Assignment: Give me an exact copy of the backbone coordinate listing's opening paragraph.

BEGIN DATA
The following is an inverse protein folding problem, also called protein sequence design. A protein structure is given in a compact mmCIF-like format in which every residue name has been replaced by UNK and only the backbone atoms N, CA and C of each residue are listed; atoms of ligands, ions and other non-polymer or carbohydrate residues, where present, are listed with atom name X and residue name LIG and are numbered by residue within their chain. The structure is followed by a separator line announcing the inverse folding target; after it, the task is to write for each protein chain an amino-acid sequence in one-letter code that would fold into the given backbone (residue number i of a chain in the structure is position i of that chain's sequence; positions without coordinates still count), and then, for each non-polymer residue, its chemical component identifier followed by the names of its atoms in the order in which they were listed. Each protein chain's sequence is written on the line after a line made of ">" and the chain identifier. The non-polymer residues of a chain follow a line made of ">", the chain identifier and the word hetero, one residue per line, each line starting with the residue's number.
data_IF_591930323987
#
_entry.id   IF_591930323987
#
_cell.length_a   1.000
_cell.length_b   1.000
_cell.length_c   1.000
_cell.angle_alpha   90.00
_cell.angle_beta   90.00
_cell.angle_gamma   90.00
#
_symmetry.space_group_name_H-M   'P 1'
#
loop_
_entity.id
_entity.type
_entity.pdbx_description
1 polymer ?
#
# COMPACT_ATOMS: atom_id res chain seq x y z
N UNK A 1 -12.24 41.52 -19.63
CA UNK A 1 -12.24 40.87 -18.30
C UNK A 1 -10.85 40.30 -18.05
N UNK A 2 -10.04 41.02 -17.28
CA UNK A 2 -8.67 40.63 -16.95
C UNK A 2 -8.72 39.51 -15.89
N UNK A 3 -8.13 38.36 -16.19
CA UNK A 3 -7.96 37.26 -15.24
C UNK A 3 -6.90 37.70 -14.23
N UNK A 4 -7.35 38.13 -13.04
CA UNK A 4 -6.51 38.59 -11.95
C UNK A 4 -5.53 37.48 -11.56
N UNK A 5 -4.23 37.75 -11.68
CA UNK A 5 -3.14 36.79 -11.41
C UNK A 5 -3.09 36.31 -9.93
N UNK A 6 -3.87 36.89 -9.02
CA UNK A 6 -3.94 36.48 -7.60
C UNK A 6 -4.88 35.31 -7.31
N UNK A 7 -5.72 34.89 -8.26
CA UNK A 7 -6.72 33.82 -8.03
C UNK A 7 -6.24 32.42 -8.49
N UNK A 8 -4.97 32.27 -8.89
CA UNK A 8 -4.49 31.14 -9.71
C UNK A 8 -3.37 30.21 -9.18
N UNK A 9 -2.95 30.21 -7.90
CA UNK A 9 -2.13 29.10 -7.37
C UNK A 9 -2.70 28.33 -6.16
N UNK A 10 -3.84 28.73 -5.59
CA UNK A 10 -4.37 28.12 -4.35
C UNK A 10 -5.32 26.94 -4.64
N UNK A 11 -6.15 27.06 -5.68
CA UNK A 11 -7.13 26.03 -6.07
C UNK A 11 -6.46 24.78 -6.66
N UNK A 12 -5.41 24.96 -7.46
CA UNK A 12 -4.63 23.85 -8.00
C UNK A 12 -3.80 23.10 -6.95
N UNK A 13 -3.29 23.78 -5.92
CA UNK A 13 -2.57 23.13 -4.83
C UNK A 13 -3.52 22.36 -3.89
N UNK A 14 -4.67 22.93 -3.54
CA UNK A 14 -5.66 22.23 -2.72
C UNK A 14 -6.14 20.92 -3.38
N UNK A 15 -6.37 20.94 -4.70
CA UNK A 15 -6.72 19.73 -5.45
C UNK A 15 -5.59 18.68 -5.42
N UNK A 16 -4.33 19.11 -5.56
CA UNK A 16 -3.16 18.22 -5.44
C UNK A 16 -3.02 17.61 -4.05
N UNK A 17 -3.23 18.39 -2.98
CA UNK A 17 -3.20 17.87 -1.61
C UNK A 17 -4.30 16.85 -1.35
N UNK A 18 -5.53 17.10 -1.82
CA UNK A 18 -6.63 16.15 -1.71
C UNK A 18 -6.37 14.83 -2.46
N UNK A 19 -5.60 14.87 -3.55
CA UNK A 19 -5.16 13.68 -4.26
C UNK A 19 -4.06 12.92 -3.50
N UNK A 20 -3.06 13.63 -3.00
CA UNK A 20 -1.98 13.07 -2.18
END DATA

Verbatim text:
The following is an inverse protein folding problem, also called protein sequence design. A protein structure is given in a compact mmCIF-like format in which every residue name has been replaced by UNK and only the backbone atoms N, CA and C of each residue are listed; atoms of ligands, ions and other non-polymer or carbohydrate residues, where present, are listed with atom name X and residue name LIG and are numbered by residue within their chain. The structure is followed by a separator line announcing the inverse folding target; after it, the task is to write for each protein chain an amino-acid sequence in one-letter code that would fold into the given backbone (residue number i of a chain in the structure is position i of that chain's sequence; positions without coordinates still count), and then, for each non-polymer residue, its chemical component identifier followed by the names of its atoms in the order in which they were listed. Each protein chain's sequence is written on the line after a line made of ">" and the chain identifier. The non-polymer residues of a chain follow a line made of ">", the chain identifier and the word hetero, one residue per line, each line starting with the residue's number.